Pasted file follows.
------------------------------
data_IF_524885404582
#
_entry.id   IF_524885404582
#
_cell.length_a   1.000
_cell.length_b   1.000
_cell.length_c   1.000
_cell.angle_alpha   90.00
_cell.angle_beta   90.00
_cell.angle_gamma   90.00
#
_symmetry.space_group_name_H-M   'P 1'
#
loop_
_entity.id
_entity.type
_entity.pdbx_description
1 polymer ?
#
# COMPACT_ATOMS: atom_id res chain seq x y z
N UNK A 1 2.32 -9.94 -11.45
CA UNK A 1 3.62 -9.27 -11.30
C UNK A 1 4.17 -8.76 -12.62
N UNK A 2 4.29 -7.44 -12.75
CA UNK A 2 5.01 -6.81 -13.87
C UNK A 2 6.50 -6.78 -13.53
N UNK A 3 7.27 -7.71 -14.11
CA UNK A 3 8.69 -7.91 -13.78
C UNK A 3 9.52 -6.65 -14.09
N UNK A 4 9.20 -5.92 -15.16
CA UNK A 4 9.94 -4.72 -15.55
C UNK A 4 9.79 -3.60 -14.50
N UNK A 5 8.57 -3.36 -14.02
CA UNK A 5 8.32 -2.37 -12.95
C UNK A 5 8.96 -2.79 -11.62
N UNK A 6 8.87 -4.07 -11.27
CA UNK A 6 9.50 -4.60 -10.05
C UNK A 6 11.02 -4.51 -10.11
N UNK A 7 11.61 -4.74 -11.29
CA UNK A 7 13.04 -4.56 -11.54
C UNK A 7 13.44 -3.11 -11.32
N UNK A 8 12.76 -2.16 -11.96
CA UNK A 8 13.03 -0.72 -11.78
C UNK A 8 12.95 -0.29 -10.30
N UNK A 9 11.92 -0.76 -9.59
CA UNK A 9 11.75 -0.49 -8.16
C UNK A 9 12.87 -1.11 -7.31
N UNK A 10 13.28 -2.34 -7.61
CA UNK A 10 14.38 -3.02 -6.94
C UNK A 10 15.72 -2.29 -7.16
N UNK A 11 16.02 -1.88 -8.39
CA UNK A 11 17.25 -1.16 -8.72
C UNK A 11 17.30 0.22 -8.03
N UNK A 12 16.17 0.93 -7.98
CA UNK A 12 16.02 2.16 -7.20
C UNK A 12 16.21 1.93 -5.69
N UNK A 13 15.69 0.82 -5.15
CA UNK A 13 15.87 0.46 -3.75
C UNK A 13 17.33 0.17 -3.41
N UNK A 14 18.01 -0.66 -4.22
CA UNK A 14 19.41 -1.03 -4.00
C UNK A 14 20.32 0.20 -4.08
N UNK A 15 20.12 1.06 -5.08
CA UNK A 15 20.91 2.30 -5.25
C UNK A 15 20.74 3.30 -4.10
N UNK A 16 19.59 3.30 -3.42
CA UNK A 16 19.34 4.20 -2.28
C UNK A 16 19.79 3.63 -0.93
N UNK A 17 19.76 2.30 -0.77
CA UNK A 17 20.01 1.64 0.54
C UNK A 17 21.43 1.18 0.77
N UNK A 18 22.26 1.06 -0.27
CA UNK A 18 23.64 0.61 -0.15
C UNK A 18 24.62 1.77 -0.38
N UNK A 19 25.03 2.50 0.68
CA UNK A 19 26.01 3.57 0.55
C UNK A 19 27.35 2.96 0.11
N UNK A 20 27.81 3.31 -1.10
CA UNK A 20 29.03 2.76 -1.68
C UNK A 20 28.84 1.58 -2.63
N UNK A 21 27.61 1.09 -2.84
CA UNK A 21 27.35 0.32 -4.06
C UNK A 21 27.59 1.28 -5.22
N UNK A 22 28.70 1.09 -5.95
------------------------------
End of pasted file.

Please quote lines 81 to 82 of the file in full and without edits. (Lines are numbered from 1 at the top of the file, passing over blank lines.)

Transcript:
N UNK A 21 27.61 1.09 -2.84
CA UNK A 21 27.35 0.32 -4.06